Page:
An immigrant tailor passes the American dream on to new generations, one stitch at a time.
He made a coat for his wedding and wore it for years until it was ragged and torn, at which point he cut it down to make a jacket. The pattern continues, with each item becoming smaller. The jacket became a vest, then a tie, then a toy for a great-grandchild. The worn-out toy provides a nest for a mouse until that also disintegrates into nothing. But, of course there’s more to it, for it is now a wonderful story. Aylesworth takes an old Yiddish folk song and tale and, just like the tailor, brings it to fresh, new life. Two sprightly snatches of singsong repetition accompany the deterioration of each of the garments and the stitching of the new one. “He wore it, and he wore it.…[H]e frayed it, and he tore it” is followed by “he snipped, and he clipped, and he stitched, and he sewed.” Each incarnation comes after years of hard work and rites of passage, only a few of which are stated in the text. McClintock’s depictions of the tailor through his lifetime, rendered in pen, ink and watercolor, are detailed evocations of a warm, loving family. The narrative and illustrations make a perfect whole.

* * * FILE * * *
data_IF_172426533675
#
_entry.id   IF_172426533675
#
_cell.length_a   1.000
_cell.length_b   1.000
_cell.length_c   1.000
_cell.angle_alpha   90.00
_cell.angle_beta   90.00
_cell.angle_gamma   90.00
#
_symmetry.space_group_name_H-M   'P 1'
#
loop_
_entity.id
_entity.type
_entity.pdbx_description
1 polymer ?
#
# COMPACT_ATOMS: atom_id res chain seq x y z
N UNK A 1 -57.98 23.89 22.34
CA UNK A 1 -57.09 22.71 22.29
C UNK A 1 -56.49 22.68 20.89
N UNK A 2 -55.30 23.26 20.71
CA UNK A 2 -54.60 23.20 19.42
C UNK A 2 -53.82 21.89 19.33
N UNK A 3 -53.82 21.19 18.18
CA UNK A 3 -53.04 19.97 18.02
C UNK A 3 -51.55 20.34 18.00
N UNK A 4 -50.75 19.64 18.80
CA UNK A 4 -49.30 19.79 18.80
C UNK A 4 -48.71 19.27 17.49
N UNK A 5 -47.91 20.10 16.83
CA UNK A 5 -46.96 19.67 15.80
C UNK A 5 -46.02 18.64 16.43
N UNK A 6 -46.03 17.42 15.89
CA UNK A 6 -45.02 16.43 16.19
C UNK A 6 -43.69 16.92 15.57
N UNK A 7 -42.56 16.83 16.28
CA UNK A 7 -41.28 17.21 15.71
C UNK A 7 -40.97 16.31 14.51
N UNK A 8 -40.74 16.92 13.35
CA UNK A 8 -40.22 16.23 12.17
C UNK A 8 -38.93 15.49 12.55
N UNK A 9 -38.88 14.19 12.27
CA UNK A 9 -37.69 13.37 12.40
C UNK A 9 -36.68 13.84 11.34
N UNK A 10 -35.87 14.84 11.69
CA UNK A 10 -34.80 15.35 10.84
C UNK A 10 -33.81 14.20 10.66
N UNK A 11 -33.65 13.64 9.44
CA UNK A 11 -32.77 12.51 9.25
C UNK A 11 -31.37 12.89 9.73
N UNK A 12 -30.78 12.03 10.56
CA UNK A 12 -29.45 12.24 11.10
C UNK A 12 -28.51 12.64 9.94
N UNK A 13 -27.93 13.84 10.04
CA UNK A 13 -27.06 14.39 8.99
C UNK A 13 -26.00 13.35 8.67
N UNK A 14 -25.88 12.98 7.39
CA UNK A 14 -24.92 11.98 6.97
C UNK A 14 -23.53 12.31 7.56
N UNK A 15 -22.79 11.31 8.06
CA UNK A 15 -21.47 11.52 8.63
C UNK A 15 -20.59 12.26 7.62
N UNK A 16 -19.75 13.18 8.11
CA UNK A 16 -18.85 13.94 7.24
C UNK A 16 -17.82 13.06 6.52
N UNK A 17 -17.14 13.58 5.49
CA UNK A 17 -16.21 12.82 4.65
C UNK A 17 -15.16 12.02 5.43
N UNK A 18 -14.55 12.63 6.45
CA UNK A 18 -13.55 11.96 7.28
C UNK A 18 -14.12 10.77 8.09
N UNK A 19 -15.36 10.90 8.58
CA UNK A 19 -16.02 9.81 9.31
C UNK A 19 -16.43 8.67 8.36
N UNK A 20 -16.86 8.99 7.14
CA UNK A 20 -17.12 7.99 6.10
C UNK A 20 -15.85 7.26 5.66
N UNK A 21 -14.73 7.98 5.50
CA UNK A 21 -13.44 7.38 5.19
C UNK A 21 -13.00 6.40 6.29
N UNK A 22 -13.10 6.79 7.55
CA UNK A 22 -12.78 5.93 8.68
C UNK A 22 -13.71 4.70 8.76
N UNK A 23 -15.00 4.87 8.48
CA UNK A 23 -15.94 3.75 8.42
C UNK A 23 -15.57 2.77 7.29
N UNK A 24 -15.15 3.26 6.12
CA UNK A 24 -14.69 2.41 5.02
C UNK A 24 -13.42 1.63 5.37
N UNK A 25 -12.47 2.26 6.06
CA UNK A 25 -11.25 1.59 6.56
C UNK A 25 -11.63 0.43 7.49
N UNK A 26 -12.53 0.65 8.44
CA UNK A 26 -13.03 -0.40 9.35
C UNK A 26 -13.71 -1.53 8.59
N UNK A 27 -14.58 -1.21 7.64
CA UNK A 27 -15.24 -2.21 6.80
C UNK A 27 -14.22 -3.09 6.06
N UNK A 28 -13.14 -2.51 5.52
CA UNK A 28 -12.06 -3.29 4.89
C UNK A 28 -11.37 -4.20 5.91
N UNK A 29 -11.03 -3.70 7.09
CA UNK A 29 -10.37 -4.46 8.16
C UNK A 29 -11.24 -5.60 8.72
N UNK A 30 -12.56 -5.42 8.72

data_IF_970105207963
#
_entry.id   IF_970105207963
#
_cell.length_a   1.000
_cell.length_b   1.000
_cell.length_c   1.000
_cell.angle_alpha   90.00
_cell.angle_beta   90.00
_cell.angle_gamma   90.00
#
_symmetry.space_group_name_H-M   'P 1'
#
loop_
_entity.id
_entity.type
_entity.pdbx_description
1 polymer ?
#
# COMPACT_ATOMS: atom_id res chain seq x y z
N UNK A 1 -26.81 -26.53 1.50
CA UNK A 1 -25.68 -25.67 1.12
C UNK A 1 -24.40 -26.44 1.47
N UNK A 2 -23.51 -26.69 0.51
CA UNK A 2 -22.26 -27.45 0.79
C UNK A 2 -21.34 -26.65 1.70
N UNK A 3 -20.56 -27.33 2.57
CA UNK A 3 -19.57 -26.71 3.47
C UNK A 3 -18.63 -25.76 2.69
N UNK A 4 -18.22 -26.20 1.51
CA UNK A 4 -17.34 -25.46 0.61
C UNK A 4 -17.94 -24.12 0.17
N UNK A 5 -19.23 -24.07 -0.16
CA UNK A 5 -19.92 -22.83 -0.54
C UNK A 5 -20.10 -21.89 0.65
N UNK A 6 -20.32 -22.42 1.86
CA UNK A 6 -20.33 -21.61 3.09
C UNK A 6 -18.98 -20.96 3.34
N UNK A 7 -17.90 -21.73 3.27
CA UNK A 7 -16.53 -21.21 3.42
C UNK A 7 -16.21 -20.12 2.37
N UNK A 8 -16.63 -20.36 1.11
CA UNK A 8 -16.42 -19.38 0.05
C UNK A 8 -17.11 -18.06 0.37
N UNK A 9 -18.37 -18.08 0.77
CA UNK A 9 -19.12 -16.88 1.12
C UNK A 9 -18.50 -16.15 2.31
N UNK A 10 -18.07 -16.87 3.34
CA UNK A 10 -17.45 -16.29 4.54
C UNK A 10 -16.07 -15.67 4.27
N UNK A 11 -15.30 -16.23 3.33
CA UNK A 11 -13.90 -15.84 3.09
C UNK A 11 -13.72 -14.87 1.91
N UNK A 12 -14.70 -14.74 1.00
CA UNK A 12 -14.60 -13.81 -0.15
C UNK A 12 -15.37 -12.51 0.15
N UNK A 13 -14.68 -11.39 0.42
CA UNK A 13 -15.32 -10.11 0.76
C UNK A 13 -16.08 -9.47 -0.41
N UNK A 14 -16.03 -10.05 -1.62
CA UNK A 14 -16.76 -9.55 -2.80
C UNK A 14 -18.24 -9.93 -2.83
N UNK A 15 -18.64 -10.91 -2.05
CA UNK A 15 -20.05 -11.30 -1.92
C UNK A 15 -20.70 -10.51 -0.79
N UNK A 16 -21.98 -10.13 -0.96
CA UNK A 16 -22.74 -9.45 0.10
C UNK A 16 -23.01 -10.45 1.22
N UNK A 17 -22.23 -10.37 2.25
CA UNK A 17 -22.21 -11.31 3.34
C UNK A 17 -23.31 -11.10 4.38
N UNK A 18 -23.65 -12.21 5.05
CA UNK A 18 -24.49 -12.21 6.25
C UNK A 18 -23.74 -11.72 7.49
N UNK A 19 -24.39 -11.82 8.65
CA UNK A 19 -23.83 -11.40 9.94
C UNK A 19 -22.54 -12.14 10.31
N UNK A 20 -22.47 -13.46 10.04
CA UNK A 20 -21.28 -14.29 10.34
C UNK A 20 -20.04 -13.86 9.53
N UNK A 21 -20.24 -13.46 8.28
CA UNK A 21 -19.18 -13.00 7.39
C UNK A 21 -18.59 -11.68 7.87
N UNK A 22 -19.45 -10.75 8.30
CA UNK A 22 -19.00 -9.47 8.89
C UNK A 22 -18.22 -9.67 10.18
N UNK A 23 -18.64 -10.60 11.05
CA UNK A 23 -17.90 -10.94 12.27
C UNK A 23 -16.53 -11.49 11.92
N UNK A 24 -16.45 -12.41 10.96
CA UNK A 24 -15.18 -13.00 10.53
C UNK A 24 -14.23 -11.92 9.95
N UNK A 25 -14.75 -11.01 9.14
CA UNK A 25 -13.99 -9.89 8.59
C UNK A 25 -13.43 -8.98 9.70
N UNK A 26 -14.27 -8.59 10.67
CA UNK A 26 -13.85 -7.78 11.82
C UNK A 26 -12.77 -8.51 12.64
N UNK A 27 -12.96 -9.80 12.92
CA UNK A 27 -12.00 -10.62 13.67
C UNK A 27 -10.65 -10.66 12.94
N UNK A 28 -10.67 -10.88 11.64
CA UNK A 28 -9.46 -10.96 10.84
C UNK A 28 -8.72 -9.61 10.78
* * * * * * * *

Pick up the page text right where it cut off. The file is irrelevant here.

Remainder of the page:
Sweet and tender and joyful. (author’s note, illustrator’s note) (Picture book. 4-9)